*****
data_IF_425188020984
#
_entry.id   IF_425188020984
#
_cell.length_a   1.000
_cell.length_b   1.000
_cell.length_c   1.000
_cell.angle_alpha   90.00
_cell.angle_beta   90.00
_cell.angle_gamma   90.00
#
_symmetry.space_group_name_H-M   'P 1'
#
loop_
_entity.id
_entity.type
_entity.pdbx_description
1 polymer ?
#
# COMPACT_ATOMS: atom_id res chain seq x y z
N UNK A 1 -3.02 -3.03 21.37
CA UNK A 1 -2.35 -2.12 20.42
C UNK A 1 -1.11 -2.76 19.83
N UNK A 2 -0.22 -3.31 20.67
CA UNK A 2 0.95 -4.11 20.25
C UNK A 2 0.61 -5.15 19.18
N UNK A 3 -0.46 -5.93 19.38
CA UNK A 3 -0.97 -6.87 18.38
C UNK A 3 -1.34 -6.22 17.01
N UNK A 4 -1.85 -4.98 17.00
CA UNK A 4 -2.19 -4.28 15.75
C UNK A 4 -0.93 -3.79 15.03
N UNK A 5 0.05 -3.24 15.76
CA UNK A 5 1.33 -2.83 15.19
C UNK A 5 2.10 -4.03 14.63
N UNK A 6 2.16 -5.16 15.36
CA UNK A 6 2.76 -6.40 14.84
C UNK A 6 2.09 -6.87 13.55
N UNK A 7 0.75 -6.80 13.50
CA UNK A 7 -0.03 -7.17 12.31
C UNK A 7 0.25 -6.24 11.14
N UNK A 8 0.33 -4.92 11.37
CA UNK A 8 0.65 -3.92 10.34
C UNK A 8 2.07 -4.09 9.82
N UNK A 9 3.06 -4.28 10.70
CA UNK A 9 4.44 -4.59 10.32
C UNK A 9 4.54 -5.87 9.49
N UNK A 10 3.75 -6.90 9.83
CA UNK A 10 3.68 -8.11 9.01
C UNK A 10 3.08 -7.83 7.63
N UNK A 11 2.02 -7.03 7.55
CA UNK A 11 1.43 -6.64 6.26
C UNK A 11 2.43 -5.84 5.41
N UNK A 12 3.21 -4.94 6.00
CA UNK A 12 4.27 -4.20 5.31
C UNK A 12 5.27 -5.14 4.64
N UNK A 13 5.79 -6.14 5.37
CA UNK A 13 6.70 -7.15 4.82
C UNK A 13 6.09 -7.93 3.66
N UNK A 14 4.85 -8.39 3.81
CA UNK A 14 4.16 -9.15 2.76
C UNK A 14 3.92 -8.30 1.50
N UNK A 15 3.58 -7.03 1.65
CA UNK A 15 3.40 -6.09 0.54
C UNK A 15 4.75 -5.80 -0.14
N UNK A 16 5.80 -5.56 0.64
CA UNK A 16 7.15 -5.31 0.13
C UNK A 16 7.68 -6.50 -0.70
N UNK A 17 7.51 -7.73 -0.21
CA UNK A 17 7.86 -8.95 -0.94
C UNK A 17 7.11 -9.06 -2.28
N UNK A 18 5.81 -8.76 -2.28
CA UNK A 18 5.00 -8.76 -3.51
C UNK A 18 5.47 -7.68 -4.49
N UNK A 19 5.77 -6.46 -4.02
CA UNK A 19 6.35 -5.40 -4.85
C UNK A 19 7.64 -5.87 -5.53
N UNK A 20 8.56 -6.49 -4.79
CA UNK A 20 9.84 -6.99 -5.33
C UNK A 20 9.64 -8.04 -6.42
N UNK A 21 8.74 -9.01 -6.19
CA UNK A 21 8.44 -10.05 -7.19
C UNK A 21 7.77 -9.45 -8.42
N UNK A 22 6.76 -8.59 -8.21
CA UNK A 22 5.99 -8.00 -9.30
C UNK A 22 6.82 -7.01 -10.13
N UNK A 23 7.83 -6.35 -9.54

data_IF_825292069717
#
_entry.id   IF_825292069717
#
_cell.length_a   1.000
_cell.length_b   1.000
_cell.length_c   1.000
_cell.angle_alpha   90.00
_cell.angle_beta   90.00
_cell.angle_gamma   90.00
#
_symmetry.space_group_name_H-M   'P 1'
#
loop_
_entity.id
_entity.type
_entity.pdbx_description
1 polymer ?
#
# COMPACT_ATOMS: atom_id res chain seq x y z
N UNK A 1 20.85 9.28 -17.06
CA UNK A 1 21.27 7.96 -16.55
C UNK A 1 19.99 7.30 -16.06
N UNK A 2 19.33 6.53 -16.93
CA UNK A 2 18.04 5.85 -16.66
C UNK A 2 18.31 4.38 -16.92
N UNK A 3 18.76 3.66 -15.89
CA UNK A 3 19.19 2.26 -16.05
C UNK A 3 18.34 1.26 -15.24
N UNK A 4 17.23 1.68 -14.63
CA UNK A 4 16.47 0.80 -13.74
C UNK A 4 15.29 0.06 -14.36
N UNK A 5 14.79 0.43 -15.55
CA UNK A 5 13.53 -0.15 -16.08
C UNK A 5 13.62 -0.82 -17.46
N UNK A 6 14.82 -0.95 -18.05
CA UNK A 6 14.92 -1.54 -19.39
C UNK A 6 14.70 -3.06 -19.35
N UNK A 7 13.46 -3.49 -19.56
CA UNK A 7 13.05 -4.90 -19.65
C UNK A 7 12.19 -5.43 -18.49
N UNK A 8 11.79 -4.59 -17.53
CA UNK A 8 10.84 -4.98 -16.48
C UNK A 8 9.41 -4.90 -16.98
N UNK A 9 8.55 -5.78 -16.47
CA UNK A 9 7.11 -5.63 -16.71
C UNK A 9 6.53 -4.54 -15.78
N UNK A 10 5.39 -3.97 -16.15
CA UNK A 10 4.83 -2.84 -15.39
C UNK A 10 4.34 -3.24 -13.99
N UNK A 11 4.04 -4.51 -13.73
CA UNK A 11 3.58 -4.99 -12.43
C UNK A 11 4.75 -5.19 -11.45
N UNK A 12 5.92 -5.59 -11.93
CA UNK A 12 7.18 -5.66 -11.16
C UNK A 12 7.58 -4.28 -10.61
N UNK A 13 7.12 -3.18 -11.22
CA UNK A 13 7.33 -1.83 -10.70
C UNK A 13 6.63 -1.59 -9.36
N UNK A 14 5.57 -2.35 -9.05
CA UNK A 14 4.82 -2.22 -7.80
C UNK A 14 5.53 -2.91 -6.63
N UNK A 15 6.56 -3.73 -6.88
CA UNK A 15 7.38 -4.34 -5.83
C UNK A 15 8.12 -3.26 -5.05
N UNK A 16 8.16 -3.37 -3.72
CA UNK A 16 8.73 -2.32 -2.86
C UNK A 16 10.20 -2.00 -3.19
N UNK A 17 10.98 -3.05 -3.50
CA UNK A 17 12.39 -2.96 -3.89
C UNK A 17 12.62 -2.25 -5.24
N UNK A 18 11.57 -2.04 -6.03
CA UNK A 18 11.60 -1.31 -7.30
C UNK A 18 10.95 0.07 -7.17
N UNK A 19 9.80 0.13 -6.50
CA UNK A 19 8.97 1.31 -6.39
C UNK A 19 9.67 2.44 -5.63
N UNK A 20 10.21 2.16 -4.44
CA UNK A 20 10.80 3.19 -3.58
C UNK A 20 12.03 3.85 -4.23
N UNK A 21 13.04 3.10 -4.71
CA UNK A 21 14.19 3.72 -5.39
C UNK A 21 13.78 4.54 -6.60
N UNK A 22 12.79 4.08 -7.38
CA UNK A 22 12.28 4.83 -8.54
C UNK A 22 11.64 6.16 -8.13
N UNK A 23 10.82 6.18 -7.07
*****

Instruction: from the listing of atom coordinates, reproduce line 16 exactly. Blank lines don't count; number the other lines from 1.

_entity.type